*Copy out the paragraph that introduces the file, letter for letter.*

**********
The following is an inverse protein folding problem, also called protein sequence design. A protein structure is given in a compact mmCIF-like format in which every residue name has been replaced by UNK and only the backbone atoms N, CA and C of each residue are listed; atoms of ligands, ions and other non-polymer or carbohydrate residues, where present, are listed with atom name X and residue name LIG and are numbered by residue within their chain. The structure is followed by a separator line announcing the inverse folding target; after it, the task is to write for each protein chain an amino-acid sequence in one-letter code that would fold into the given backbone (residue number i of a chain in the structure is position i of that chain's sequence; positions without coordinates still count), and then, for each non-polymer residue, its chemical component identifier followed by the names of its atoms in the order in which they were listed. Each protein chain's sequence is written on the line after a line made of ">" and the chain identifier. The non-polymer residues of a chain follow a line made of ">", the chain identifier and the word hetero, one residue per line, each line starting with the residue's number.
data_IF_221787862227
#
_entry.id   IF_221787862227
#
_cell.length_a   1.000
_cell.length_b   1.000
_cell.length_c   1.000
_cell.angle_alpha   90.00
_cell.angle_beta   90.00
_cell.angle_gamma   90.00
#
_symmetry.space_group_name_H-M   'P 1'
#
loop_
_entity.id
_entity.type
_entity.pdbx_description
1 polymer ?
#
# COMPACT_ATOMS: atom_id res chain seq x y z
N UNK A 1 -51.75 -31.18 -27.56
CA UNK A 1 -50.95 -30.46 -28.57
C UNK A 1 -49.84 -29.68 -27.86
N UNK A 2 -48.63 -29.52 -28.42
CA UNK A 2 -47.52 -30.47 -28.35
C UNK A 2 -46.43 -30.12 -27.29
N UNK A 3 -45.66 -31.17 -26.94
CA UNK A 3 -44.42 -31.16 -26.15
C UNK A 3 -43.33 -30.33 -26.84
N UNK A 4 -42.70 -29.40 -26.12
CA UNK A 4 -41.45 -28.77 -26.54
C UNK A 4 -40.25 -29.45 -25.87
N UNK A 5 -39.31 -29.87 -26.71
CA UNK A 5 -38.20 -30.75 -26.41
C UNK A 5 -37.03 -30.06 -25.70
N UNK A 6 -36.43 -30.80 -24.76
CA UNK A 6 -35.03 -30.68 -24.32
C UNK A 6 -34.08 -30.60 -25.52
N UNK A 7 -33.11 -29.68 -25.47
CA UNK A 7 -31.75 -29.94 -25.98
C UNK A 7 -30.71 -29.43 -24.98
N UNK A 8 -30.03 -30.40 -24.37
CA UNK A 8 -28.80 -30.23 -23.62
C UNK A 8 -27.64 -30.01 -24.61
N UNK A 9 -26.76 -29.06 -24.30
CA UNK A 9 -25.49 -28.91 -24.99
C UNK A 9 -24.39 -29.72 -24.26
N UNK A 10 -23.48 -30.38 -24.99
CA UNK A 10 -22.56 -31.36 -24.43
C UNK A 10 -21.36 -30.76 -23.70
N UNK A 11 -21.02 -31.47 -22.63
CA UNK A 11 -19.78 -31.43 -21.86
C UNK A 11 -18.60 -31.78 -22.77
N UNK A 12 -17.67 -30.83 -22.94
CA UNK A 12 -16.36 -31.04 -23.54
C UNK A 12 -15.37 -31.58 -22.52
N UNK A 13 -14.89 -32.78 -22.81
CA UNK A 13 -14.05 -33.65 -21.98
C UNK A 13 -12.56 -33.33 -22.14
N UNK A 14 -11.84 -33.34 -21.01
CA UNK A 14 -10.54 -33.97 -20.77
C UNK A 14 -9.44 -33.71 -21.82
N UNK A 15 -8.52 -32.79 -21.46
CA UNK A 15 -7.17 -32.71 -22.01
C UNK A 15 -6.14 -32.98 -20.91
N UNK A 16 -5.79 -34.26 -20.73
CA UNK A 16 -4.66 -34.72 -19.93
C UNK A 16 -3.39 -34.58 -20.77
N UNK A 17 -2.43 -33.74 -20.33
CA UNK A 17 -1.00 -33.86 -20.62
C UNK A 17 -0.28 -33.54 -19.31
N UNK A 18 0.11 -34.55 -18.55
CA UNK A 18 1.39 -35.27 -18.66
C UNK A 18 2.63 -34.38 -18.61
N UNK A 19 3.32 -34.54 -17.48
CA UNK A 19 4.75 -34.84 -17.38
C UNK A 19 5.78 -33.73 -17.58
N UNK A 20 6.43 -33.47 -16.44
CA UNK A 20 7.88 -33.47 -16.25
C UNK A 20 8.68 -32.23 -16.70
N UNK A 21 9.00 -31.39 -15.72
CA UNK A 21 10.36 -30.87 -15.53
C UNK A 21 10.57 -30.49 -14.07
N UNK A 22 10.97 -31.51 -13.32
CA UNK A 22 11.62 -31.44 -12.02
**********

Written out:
The following is an inverse protein folding problem, also called protein sequence design. A protein structure is given in a compact mmCIF-like format in which every residue name has been replaced by UNK and only the backbone atoms N, CA and C of each residue are listed; atoms of ligands, ions and other non-polymer or carbohydrate residues, where present, are listed with atom name X and residue name LIG and are numbered by residue within their chain. The structure is followed by a separator line announcing the inverse folding target; after it, the task is to write for each protein chain an amino-acid sequence in one-letter code that would fold into the given backbone (residue number i of a chain in the structure is position i of that chain's sequence; positions without coordinates still count), and then, for each non-polymer residue, its chemical component identifier followed by the names of its atoms in the order in which they were listed. Each protein chain's sequence is written on the line after a line made of ">" and the chain identifier. The non-polymer residues of a chain follow a line made of ">", the chain identifier and the word hetero, one residue per line, each line starting with the residue's number.